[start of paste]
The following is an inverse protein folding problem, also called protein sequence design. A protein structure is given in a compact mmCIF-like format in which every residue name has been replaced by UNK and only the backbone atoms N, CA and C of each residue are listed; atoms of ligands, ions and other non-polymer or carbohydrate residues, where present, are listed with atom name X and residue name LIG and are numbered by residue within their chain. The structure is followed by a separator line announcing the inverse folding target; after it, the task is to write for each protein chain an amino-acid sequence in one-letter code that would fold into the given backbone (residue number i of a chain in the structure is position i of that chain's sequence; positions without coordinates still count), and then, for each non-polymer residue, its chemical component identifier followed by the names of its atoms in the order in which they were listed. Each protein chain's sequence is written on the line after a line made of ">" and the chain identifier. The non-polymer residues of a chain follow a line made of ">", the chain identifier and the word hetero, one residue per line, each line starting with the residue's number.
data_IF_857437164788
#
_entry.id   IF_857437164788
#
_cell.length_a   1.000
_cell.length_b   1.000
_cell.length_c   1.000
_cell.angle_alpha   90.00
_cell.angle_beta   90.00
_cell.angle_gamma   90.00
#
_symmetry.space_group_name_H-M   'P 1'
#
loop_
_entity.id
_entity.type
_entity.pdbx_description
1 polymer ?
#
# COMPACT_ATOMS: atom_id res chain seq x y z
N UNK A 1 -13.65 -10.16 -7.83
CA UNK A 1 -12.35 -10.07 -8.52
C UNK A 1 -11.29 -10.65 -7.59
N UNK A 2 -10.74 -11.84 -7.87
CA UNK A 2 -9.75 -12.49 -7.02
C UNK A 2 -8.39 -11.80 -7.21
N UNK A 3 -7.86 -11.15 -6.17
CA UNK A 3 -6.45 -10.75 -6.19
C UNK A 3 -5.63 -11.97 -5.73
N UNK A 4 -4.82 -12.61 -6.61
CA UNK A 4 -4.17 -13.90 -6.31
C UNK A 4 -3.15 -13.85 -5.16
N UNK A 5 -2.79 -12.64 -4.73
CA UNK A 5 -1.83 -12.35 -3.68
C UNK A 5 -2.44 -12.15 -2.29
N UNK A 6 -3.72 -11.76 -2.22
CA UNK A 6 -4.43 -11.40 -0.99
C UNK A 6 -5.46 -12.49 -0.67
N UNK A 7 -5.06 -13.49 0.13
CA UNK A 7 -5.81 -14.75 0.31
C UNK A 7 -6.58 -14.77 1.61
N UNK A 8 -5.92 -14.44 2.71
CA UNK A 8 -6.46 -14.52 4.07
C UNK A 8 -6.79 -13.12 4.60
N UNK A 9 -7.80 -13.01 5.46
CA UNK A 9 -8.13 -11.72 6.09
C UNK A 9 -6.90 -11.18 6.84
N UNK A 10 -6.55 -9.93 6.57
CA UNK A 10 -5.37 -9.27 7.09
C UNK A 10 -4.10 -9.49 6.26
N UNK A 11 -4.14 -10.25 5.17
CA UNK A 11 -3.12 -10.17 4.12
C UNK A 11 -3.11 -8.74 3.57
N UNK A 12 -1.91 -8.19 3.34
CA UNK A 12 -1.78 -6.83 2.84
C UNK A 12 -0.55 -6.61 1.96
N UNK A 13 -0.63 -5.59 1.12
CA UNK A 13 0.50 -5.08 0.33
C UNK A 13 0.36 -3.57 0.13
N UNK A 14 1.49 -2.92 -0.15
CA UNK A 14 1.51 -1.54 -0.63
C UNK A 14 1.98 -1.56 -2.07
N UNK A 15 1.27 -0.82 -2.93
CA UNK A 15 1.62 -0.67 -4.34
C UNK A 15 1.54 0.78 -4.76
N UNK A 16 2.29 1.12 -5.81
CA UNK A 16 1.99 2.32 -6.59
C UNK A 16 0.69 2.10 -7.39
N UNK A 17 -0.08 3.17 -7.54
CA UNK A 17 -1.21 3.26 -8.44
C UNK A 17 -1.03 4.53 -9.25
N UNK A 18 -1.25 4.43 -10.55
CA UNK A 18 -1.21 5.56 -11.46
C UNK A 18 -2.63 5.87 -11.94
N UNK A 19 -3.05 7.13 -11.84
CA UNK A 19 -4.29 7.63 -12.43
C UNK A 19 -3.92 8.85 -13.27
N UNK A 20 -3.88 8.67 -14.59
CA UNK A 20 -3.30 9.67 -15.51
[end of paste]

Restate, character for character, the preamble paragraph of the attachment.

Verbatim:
The following is an inverse protein folding problem, also called protein sequence design. A protein structure is given in a compact mmCIF-like format in which every residue name has been replaced by UNK and only the backbone atoms N, CA and C of each residue are listed; atoms of ligands, ions and other non-polymer or carbohydrate residues, where present, are listed with atom name X and residue name LIG and are numbered by residue within their chain. The structure is followed by a separator line announcing the inverse folding target; after it, the task is to write for each protein chain an amino-acid sequence in one-letter code that would fold into the given backbone (residue number i of a chain in the structure is position i of that chain's sequence; positions without coordinates still count), and then, for each non-polymer residue, its chemical component identifier followed by the names of its atoms in the order in which they were listed. Each protein chain's sequence is written on the line after a line made of ">" and the chain identifier. The non-polymer residues of a chain follow a line made of ">", the chain identifier and the word hetero, one residue per line, each line starting with the residue's number.